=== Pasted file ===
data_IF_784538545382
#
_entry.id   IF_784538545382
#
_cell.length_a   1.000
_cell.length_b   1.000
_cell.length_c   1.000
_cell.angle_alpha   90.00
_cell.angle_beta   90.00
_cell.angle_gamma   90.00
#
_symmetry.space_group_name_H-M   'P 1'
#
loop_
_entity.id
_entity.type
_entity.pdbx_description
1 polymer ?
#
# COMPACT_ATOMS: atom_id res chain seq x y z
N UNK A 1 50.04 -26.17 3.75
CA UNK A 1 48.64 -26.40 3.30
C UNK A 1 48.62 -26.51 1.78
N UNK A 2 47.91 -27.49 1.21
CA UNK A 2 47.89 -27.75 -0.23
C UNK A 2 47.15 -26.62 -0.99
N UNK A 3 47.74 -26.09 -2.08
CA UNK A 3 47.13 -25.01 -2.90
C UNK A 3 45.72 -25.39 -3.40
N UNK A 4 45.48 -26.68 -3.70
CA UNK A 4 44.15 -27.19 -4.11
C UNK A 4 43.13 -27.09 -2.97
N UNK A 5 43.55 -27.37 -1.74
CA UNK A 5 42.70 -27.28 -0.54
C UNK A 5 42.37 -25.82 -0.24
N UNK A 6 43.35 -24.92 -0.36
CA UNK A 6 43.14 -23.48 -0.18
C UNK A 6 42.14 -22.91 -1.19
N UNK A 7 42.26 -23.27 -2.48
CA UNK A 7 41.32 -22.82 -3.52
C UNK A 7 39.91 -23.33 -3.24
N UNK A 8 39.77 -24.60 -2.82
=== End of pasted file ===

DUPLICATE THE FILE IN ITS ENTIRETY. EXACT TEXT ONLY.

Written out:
data_IF_784538545382
#
_entry.id   IF_784538545382
#
_cell.length_a   1.000
_cell.length_b   1.000
_cell.length_c   1.000
_cell.angle_alpha   90.00
_cell.angle_beta   90.00
_cell.angle_gamma   90.00
#
_symmetry.space_group_name_H-M   'P 1'
#
loop_
_entity.id
_entity.type
_entity.pdbx_description
1 polymer ?
#
# COMPACT_ATOMS: atom_id res chain seq x y z
N UNK A 1 50.04 -26.17 3.75
CA UNK A 1 48.64 -26.40 3.30
C UNK A 1 48.62 -26.51 1.78
N UNK A 2 47.91 -27.49 1.21
CA UNK A 2 47.89 -27.75 -0.23
C UNK A 2 47.15 -26.62 -0.99
N UNK A 3 47.74 -26.09 -2.08
CA UNK A 3 47.13 -25.01 -2.90
C UNK A 3 45.72 -25.39 -3.40
N UNK A 4 45.48 -26.68 -3.70
CA UNK A 4 44.15 -27.19 -4.11
C UNK A 4 43.13 -27.09 -2.97
N UNK A 5 43.55 -27.37 -1.74
CA UNK A 5 42.70 -27.28 -0.54
C UNK A 5 42.37 -25.82 -0.24
N UNK A 6 43.35 -24.92 -0.36
CA UNK A 6 43.14 -23.48 -0.18
C UNK A 6 42.14 -22.91 -1.19
N UNK A 7 42.26 -23.27 -2.48
CA UNK A 7 41.32 -22.82 -3.52
C UNK A 7 39.91 -23.33 -3.24
N UNK A 8 39.77 -24.60 -2.82